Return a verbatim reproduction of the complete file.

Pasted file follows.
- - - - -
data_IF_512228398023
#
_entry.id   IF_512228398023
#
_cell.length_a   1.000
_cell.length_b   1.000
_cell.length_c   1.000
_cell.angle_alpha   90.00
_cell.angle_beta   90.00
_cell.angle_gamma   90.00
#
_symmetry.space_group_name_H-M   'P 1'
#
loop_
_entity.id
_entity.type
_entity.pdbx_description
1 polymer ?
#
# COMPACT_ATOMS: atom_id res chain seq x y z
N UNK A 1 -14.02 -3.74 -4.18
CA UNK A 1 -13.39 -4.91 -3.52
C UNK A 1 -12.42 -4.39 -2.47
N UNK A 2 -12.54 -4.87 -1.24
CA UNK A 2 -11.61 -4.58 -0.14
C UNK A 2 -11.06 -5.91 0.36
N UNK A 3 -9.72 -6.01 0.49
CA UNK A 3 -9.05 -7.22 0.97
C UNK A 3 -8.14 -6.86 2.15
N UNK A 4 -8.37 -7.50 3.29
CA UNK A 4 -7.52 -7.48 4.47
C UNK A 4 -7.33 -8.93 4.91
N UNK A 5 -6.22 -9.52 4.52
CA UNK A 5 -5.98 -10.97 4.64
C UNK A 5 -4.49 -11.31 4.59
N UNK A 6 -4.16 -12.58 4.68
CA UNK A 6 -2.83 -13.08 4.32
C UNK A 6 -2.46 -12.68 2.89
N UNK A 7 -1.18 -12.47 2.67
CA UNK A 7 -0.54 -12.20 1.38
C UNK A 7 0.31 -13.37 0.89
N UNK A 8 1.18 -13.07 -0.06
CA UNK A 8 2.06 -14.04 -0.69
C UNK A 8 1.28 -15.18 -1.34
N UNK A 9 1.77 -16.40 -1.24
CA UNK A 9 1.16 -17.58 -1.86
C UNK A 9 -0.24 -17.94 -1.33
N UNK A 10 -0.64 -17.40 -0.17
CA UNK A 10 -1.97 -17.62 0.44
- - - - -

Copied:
data_IF_512228398023
#
_entry.id   IF_512228398023
#
_cell.length_a   1.000
_cell.length_b   1.000
_cell.length_c   1.000
_cell.angle_alpha   90.00
_cell.angle_beta   90.00
_cell.angle_gamma   90.00
#
_symmetry.space_group_name_H-M   'P 1'
#
loop_
_entity.id
_entity.type
_entity.pdbx_description
1 polymer ?
#
# COMPACT_ATOMS: atom_id res chain seq x y z
N UNK A 1 -14.02 -3.74 -4.18
CA UNK A 1 -13.39 -4.91 -3.52
C UNK A 1 -12.42 -4.39 -2.47
N UNK A 2 -12.54 -4.87 -1.24
CA UNK A 2 -11.61 -4.58 -0.14
C UNK A 2 -11.06 -5.91 0.36
N UNK A 3 -9.72 -6.01 0.49
CA UNK A 3 -9.05 -7.22 0.97
C UNK A 3 -8.14 -6.86 2.15
N UNK A 4 -8.37 -7.50 3.29
CA UNK A 4 -7.52 -7.48 4.47
C UNK A 4 -7.33 -8.93 4.91
N UNK A 5 -6.22 -9.52 4.52
CA UNK A 5 -5.98 -10.97 4.64
C UNK A 5 -4.49 -11.31 4.59
N UNK A 6 -4.16 -12.58 4.68
CA UNK A 6 -2.83 -13.08 4.32
C UNK A 6 -2.46 -12.68 2.89
N UNK A 7 -1.18 -12.47 2.67
CA UNK A 7 -0.54 -12.20 1.38
C UNK A 7 0.31 -13.37 0.89
N UNK A 8 1.18 -13.07 -0.06
CA UNK A 8 2.06 -14.04 -0.69
C UNK A 8 1.28 -15.18 -1.34
N UNK A 9 1.77 -16.40 -1.24
CA UNK A 9 1.16 -17.58 -1.86
C UNK A 9 -0.24 -17.94 -1.33
N UNK A 10 -0.64 -17.40 -0.17
CA UNK A 10 -1.97 -17.62 0.44